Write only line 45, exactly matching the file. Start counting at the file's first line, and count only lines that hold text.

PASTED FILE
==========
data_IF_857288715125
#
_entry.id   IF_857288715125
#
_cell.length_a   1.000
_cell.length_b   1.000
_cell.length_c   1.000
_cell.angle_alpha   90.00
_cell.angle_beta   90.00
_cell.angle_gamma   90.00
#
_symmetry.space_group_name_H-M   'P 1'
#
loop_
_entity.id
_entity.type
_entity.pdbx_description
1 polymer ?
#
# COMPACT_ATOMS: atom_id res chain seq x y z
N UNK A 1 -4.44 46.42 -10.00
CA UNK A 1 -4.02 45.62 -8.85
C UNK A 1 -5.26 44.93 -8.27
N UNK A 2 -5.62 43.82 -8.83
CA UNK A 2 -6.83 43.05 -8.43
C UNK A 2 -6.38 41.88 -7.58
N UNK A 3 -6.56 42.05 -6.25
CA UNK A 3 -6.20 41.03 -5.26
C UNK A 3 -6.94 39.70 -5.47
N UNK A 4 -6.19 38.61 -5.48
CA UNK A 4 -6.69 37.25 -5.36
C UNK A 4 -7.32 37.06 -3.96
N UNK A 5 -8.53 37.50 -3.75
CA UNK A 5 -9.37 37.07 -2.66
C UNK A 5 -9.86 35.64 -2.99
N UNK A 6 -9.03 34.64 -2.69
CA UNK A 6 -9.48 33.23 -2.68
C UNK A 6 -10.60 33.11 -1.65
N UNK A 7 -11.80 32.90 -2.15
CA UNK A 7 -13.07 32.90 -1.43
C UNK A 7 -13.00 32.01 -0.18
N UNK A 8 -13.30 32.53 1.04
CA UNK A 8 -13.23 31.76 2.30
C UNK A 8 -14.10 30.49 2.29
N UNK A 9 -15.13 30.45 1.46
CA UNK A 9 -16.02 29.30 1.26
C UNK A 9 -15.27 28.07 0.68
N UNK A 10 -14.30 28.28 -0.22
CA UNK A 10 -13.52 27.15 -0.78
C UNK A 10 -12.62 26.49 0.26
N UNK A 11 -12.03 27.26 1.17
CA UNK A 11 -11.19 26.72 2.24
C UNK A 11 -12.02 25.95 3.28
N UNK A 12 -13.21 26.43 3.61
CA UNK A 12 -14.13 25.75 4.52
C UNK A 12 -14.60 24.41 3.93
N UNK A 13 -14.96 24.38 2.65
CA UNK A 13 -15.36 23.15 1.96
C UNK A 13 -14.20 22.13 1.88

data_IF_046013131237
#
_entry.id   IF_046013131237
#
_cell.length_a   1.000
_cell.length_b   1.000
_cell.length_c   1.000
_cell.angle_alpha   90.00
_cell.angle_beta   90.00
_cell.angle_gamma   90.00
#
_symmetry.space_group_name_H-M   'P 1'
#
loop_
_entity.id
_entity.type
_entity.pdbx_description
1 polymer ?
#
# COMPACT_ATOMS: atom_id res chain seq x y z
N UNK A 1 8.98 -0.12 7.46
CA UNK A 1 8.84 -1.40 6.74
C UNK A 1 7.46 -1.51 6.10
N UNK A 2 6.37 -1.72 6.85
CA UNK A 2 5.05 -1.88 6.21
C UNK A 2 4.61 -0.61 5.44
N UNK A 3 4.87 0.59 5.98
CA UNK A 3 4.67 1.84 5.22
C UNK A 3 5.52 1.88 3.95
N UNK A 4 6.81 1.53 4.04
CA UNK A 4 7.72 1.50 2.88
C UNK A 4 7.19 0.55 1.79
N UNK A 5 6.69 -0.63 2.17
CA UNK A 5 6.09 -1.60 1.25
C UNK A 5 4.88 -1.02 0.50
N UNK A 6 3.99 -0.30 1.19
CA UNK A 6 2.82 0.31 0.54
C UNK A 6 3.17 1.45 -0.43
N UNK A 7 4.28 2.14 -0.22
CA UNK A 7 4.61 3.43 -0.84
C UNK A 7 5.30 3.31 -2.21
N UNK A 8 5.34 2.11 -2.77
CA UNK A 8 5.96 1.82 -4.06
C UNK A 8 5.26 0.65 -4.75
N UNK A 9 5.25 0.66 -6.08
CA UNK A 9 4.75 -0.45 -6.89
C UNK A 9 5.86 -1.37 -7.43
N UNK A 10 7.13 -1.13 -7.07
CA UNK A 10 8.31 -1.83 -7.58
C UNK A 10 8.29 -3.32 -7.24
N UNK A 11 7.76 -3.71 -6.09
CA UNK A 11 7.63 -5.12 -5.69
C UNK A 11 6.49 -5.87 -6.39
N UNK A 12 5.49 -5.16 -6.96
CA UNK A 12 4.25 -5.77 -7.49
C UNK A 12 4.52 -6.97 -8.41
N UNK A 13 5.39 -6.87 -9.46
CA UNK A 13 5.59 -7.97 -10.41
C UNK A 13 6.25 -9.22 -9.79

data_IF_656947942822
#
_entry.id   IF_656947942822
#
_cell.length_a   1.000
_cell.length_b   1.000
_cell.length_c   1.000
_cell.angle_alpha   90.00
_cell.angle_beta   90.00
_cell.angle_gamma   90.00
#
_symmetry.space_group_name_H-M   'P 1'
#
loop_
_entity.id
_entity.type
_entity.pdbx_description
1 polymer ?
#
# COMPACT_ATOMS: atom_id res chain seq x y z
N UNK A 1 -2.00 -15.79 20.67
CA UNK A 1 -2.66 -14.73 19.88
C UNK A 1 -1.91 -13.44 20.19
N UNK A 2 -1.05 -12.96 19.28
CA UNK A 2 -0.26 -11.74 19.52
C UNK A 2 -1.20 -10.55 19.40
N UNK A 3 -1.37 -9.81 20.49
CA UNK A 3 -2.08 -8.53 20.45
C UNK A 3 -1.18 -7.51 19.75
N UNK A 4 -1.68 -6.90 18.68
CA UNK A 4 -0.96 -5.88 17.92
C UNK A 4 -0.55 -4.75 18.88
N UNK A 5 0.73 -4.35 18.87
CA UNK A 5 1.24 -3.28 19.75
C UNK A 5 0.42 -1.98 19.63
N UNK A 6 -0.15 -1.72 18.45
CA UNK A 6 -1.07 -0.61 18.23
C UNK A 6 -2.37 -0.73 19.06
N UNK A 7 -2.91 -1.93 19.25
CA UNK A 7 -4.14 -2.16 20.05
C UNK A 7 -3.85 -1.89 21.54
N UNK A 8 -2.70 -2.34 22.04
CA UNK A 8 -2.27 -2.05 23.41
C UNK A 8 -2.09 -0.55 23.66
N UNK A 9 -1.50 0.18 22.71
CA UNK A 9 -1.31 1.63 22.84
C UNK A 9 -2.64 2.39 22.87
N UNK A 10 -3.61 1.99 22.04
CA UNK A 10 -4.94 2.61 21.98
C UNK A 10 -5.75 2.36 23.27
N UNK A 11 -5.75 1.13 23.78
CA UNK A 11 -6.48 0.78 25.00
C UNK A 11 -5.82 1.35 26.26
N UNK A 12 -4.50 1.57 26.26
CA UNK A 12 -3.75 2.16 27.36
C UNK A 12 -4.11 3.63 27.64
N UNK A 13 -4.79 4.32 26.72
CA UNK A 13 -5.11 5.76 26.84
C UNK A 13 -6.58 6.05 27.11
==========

N UNK A 9 -15.13 30.45 1.46